Your secret weapon for better managing your credit cards could very well be the same device you’re reading this article with: a smartphone.
Consumers are relying more than ever on credit card push notifications or pop-up alerts in apps, according to data from banks that show how use has grown from 2016 to 2017. These messages, which appear as banners on smartphone screens, can be customized to alert you to account activity in close to real time, helping you stay on top of your spending while avoiding penalties.
They’re already popular with younger cardholders: About 40% of millennial consumers — those ages 18 to 34 — receive financial alerts as push notifications, says Mark Schwanhausser, director of digital banking at Javelin Strategy & Research, citing a 2017 study by the banking advisory firm.
For cardholders, these notifications are “about maintaining a sense of financial control, increasingly in real time, increasingly on your mobile device,”Schwanhausser says. To be sure, the notifications aren’t always perfect; some could be more personal or provide more detail. But “you ought to at least take advantage of what’s there,” he says.
Here are three notifications to set up that could help you handle your cards more responsibly.
1. A bill due notification
It’s easy to goof up and pay your credit card bill a day late, which might rack up a late fee and, in some cases, your issuer could increase your annual percentage rate.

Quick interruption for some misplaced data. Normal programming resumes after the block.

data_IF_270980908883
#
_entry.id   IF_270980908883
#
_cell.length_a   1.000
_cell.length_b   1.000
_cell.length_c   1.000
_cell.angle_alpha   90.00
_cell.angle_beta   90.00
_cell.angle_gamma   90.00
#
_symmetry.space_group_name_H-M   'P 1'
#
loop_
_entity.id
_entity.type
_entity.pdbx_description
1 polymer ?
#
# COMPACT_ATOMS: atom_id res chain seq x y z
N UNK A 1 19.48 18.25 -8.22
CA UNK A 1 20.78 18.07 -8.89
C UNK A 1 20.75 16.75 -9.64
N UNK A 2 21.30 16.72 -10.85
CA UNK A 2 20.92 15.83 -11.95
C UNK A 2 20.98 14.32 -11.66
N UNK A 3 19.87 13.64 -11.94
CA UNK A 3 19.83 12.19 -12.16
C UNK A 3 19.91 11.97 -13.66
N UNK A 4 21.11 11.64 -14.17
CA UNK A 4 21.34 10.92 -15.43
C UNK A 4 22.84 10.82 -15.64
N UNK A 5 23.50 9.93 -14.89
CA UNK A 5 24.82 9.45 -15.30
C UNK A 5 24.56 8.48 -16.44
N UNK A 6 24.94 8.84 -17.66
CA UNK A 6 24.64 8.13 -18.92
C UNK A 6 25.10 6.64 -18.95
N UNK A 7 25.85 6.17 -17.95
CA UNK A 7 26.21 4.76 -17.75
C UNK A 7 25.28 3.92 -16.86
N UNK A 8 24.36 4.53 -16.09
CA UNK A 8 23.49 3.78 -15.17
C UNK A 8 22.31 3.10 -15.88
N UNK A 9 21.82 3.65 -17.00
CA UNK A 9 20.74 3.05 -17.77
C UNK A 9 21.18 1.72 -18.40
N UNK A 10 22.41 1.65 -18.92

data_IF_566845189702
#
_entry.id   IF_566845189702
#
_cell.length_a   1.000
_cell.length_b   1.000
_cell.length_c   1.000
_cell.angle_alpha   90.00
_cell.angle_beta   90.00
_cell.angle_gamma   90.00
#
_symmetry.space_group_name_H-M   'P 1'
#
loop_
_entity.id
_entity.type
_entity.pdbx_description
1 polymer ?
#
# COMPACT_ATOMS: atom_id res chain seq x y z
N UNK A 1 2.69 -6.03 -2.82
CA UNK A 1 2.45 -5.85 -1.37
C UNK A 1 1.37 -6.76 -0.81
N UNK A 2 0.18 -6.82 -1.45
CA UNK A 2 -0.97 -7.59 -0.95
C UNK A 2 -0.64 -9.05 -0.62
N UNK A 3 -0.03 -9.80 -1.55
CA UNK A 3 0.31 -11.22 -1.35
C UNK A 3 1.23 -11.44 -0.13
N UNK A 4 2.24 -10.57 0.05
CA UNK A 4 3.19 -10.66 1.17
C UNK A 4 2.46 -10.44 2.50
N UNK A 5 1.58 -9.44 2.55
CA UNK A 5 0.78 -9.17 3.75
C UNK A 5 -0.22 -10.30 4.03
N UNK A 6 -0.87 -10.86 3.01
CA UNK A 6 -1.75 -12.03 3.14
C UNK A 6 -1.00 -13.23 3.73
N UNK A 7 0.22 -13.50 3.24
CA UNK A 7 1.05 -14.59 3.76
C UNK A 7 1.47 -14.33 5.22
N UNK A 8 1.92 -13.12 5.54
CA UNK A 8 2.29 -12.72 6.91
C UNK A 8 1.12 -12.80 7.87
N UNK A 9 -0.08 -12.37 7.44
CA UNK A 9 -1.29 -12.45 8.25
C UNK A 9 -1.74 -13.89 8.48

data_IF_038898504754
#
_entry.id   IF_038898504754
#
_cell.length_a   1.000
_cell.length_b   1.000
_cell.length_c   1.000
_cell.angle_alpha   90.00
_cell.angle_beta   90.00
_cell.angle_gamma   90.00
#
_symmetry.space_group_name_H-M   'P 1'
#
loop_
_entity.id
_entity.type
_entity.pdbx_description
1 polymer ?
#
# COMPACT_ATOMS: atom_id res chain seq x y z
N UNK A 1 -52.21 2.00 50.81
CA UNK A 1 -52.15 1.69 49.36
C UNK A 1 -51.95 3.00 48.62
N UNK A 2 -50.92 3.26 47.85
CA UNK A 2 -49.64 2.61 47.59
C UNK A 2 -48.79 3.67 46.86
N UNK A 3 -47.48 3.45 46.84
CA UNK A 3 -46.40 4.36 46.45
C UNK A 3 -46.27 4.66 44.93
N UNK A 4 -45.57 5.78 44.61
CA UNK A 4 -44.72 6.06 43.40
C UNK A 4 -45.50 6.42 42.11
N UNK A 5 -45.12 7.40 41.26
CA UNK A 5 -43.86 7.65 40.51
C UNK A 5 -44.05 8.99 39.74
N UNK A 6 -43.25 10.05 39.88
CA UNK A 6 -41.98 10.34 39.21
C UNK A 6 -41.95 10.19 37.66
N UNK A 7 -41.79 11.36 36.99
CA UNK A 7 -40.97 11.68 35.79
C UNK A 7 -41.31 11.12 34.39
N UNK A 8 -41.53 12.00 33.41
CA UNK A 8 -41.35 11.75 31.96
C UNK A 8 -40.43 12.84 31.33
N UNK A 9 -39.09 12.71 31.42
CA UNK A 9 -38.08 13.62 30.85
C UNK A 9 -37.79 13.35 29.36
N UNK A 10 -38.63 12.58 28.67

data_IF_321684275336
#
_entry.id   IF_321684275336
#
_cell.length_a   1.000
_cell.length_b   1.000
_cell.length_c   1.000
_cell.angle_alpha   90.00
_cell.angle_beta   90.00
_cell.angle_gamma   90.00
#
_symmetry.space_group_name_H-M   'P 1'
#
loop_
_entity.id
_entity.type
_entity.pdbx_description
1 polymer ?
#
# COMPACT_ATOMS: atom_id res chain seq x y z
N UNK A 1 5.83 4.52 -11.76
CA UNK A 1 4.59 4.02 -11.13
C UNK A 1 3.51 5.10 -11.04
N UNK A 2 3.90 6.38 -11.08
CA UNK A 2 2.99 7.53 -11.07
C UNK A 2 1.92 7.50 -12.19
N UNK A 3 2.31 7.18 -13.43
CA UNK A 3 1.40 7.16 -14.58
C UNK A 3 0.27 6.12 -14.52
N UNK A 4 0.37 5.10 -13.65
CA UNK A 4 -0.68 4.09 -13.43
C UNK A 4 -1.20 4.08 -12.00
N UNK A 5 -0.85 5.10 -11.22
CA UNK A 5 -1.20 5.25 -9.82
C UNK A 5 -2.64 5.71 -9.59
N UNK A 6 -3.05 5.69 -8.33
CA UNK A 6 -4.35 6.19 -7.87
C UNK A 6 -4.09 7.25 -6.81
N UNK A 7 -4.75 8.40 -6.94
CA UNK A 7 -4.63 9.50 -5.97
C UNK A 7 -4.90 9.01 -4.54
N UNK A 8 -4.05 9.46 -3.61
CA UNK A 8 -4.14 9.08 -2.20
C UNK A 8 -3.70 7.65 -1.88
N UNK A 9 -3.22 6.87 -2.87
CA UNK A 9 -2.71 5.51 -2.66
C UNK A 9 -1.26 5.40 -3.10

“Our ‘Payment Due’ alert is the most popular,” Alice Milligan, chief customer and digital experience officer at Citi global cards, said in an email.
Similarly, at Bank of America, “Payment Due” is one of the most-used alerts, according to Meredith McCormick, senior vice president for digital banking operations there.
Whom it helps most: For consumers who don’t rely on auto-pay for their credit card bills, this alert could be a godsend. A quick reminder could save you from steep penalties.
2. A balance notification
When you’re getting too cozy with your credit limit, you need to know about it right away — not after your credit score has plummeted because of spending. A low credit score can make it harder to qualify for favorable credit terms, get approved to rent an apartment and snag the lowest car insurance rates.
Generally, using less than 30% of your credit card limit is a good rule of thumb, but the lower your balance, the better it is for your score. Some apps let you set customized notifications for when your balance is within a certain dollar amount of the card’s limit.